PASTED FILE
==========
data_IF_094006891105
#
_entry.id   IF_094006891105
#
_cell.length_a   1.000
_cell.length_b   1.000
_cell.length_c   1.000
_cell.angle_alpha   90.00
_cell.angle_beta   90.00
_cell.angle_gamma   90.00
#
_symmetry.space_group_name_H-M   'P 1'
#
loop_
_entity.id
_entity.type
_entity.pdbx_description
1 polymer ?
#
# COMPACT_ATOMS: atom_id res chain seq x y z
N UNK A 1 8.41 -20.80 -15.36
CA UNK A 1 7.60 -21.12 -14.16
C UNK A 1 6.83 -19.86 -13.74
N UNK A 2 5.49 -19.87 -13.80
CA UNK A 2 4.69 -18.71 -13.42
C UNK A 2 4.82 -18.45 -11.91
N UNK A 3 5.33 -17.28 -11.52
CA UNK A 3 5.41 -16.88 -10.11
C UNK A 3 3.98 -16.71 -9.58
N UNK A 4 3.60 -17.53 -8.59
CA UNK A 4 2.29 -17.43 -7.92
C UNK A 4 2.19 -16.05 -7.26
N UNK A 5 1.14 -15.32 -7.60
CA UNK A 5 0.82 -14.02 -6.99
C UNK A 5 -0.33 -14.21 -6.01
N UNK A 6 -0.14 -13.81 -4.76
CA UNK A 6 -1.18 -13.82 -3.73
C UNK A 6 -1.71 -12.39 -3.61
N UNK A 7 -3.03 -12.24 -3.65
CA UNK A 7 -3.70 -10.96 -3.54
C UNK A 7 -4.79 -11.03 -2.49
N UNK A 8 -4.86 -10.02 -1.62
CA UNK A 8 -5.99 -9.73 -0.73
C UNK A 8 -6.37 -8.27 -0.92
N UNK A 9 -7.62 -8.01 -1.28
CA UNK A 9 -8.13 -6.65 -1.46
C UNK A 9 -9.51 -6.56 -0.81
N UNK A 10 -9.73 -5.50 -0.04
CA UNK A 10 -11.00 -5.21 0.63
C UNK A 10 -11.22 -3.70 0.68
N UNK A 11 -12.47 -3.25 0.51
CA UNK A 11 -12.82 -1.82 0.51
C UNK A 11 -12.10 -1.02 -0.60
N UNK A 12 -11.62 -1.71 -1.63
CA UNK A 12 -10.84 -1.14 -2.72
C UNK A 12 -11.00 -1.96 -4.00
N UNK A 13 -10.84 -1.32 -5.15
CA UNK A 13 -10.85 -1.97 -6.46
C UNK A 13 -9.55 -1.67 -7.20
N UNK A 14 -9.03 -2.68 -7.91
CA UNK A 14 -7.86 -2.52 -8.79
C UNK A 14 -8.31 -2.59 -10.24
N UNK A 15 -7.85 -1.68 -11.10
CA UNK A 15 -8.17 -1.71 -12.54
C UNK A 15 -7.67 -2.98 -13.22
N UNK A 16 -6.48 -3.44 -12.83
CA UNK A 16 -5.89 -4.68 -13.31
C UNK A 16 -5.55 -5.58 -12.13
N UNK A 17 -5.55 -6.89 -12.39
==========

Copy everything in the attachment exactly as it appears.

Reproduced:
data_IF_094006891105
#
_entry.id   IF_094006891105
#
_cell.length_a   1.000
_cell.length_b   1.000
_cell.length_c   1.000
_cell.angle_alpha   90.00
_cell.angle_beta   90.00
_cell.angle_gamma   90.00
#
_symmetry.space_group_name_H-M   'P 1'
#
loop_
_entity.id
_entity.type
_entity.pdbx_description
1 polymer ?
#
# COMPACT_ATOMS: atom_id res chain seq x y z
N UNK A 1 8.41 -20.80 -15.36
CA UNK A 1 7.60 -21.12 -14.16
C UNK A 1 6.83 -19.86 -13.74
N UNK A 2 5.49 -19.87 -13.80
CA UNK A 2 4.69 -18.71 -13.42
C UNK A 2 4.82 -18.45 -11.91
N UNK A 3 5.33 -17.28 -11.52
CA UNK A 3 5.41 -16.88 -10.11
C UNK A 3 3.98 -16.71 -9.58
N UNK A 4 3.60 -17.53 -8.59
CA UNK A 4 2.29 -17.43 -7.92
C UNK A 4 2.19 -16.05 -7.26
N UNK A 5 1.14 -15.32 -7.60
CA UNK A 5 0.82 -14.02 -6.99
C UNK A 5 -0.33 -14.21 -6.01
N UNK A 6 -0.14 -13.81 -4.76
CA UNK A 6 -1.18 -13.82 -3.73
C UNK A 6 -1.71 -12.39 -3.61
N UNK A 7 -3.03 -12.24 -3.65
CA UNK A 7 -3.70 -10.96 -3.54
C UNK A 7 -4.79 -11.03 -2.49
N UNK A 8 -4.86 -10.02 -1.62
CA UNK A 8 -5.99 -9.73 -0.73
C UNK A 8 -6.37 -8.27 -0.92
N UNK A 9 -7.62 -8.01 -1.28
CA UNK A 9 -8.13 -6.65 -1.46
C UNK A 9 -9.51 -6.56 -0.81
N UNK A 10 -9.73 -5.50 -0.04
CA UNK A 10 -11.00 -5.21 0.63
C UNK A 10 -11.22 -3.70 0.68
N UNK A 11 -12.47 -3.25 0.51
CA UNK A 11 -12.82 -1.82 0.51
C UNK A 11 -12.10 -1.02 -0.60
N UNK A 12 -11.62 -1.71 -1.63
CA UNK A 12 -10.84 -1.14 -2.72
C UNK A 12 -11.00 -1.96 -4.00
N UNK A 13 -10.84 -1.32 -5.15
CA UNK A 13 -10.85 -1.97 -6.46
C UNK A 13 -9.55 -1.67 -7.20
N UNK A 14 -9.03 -2.68 -7.91
CA UNK A 14 -7.86 -2.52 -8.79
C UNK A 14 -8.31 -2.59 -10.24
N UNK A 15 -7.85 -1.68 -11.10
CA UNK A 15 -8.17 -1.71 -12.54
C UNK A 15 -7.67 -2.98 -13.22
N UNK A 16 -6.48 -3.44 -12.83
CA UNK A 16 -5.89 -4.68 -13.31
C UNK A 16 -5.55 -5.58 -12.13
N UNK A 17 -5.55 -6.89 -12.39